Home Electricity Debt owed to banks by Discos rises to N819.97bn in August

Debt owed to banks by Discos rises to N819.97bn in August

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The crisis rocking the power sector continue as the  debt owed to Nigerian banks by operators in the  sector rose by 11.85 per cent in one year to N819.97bn in August this year

The data was released by the apex bank, Central Bank of Nigeria data.

It will be recalled that last year that the nvestors in the Discos were looking to restructure the loans advanced to them by banks for the acquisition of the power assets.

In November 2013, the nation’s distribution and generation companies were privatised, fetching about $3.2bn for the Federal Government, as the Discos and Gencos were sold for $1.7bn and $1.5bn, respectively.

The acquisitions by the core investors were financed mostly by debts, a chunk of which was provided by local banks.

In a report by Punch newspaper, Power generation firms and independent power producers increased their total debt to N500.12bn in August 2021 from N418.01bn in the same month last year, data obtained from the CBN show.

Transmission and distribution firms owed banks N339.39bn as of August, up from N311.54bn a year earlier, according to the CBN data.

“Several banks made loans to the power sector during the power sector privatisation in 2013. If power sector loans become impaired, this leads to an increase in the cost of risk for these banks. These loans include significant sums lent to purchase power generation and distribution assets.” analysts at CSL Stockbrokers Limited said in a note on Friday.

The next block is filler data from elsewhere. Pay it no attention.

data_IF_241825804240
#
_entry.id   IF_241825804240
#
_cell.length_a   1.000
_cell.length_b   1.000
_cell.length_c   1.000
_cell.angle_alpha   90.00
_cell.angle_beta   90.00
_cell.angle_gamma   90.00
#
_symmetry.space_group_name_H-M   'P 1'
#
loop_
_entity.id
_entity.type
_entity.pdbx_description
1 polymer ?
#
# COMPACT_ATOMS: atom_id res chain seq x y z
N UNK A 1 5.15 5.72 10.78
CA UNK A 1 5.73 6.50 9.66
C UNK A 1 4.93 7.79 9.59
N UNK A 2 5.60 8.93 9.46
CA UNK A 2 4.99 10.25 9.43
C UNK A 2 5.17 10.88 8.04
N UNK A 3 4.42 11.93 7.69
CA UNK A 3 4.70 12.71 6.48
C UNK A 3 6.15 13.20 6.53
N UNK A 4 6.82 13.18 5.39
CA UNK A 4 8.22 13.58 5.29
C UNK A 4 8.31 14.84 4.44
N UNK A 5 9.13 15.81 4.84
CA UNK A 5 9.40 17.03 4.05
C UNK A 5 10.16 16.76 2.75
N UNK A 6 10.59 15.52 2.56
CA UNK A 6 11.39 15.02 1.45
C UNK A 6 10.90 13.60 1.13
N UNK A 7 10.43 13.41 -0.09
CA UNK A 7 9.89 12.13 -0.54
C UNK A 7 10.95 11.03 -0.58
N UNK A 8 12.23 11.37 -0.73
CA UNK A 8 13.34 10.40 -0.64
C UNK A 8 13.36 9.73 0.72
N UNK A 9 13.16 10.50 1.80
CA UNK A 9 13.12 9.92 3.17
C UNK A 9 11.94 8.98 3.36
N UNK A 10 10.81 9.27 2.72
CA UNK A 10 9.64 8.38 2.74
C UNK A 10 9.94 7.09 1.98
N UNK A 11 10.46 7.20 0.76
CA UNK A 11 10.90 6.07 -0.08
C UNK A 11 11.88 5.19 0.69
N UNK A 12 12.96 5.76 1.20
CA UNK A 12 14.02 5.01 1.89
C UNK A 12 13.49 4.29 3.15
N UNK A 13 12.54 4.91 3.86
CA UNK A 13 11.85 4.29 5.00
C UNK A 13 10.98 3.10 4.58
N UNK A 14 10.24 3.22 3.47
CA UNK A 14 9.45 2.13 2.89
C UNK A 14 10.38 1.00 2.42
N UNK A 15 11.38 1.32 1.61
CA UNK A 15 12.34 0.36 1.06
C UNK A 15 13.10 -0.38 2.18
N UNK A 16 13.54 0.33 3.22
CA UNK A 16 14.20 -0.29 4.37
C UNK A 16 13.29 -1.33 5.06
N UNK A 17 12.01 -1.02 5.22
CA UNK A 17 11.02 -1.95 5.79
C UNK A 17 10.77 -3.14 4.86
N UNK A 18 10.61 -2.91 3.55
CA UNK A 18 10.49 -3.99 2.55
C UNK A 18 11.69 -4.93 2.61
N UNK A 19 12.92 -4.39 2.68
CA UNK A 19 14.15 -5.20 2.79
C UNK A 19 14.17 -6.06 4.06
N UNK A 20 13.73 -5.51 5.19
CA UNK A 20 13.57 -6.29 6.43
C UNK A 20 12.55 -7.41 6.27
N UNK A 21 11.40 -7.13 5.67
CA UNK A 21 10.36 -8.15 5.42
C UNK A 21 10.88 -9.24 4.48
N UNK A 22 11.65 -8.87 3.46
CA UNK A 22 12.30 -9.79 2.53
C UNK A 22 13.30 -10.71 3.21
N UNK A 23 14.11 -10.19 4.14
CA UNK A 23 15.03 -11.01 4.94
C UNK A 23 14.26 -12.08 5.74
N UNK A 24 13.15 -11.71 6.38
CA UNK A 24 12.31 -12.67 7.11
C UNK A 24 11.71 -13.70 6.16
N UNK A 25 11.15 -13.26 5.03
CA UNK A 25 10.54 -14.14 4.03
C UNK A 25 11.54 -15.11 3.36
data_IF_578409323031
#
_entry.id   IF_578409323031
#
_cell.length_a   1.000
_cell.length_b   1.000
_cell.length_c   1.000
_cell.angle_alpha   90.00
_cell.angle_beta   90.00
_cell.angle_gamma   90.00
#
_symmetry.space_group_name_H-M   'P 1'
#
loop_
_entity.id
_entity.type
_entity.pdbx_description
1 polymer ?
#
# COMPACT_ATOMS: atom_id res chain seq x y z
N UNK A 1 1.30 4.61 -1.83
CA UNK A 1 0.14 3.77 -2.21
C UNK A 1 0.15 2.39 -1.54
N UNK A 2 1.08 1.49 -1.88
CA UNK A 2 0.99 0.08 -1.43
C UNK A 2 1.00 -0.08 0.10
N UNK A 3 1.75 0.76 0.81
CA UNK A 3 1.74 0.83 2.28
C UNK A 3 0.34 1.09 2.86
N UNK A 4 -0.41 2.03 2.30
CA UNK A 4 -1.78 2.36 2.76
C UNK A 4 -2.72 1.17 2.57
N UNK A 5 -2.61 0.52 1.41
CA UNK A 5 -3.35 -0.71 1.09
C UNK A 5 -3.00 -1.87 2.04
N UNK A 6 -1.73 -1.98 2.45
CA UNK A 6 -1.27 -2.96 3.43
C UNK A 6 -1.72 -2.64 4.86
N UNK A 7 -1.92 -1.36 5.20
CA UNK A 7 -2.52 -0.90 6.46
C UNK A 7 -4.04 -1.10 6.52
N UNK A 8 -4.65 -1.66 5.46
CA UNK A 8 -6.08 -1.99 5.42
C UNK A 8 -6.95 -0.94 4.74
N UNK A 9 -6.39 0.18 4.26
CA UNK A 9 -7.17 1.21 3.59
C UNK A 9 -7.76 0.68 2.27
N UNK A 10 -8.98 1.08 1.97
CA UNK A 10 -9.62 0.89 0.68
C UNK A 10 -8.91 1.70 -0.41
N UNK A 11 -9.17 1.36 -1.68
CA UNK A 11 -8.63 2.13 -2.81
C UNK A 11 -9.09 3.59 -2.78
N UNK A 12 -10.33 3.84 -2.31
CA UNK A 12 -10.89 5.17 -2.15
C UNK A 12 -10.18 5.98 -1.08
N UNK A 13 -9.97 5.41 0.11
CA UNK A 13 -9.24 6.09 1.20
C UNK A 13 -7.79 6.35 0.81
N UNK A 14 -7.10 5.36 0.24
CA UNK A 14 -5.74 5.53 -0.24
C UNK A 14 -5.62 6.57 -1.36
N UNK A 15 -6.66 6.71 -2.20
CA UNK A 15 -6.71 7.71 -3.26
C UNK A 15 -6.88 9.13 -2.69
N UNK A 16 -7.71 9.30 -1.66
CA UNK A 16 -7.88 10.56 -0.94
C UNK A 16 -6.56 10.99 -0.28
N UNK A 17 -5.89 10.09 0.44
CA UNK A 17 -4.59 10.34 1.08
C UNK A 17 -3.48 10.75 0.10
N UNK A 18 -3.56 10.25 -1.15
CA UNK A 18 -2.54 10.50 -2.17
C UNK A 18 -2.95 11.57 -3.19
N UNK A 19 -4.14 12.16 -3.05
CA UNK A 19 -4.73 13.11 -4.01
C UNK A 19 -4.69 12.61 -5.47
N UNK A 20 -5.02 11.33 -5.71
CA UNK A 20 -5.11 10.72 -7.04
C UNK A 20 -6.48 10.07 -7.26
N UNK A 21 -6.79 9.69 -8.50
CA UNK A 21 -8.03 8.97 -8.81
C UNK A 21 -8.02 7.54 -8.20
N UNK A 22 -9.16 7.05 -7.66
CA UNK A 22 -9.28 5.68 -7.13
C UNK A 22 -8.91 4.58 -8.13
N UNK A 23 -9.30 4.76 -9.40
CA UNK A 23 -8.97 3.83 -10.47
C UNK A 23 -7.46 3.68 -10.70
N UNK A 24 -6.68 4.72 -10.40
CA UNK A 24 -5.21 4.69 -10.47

Last week, it emerged that the United Bank of Africa Plc, which provided the loan used for the acquisition of majority shares in Abuja Electricity Distribution Company, had taken over the majority stake in the Disco.

The Nigerian Electricity Regulatory Commission and the Bureau of Public Enterprises disclosed in a joint statement that there was a dispute with UBA over the inability of AEDC’s core investor, KANN Utility Company Limited, to service its debt to the bank.

“It then became apparent that decisive steps were required to address the matter and BPE agreed with the lender’s request to exercise its powers as receiver/manager over KANN by exercising its power over the 60 per cent equity in AEDC as a means of recovering the acquisition granted by the bank,” they said.

It said, “As of H1 2021, UBA reported nine per cent of its gross loans to the power and energy sector, which comes roughly to about N245.4bn.

“Since the conclusion of the privatisation process that took place in 2013, Discos have remained the weakest link in the electricity value chain, as they have been grappling with enormous operational challenges.”

According to the analysts, the most obvious challenge has been the perennial issue of the absence of cost-reflective tariffs, a condition that has hindered their ability in fulfilling their financial obligations to the Nigeria Bulk Electricity Trading Plc, leading NBET to default in its contractual obligation to Gencos.

They said, “The overall impact is that the power sector has continually suffered a cash crunch, forcing the government to inject funds to avert a total collapse. Despite a series of government interventions, the problems in the power sector prevail.

“Although we acknowledge that the challenges in the nation’s power sector run across the entire value chain, we believe the distribution companies are the most troubled.”

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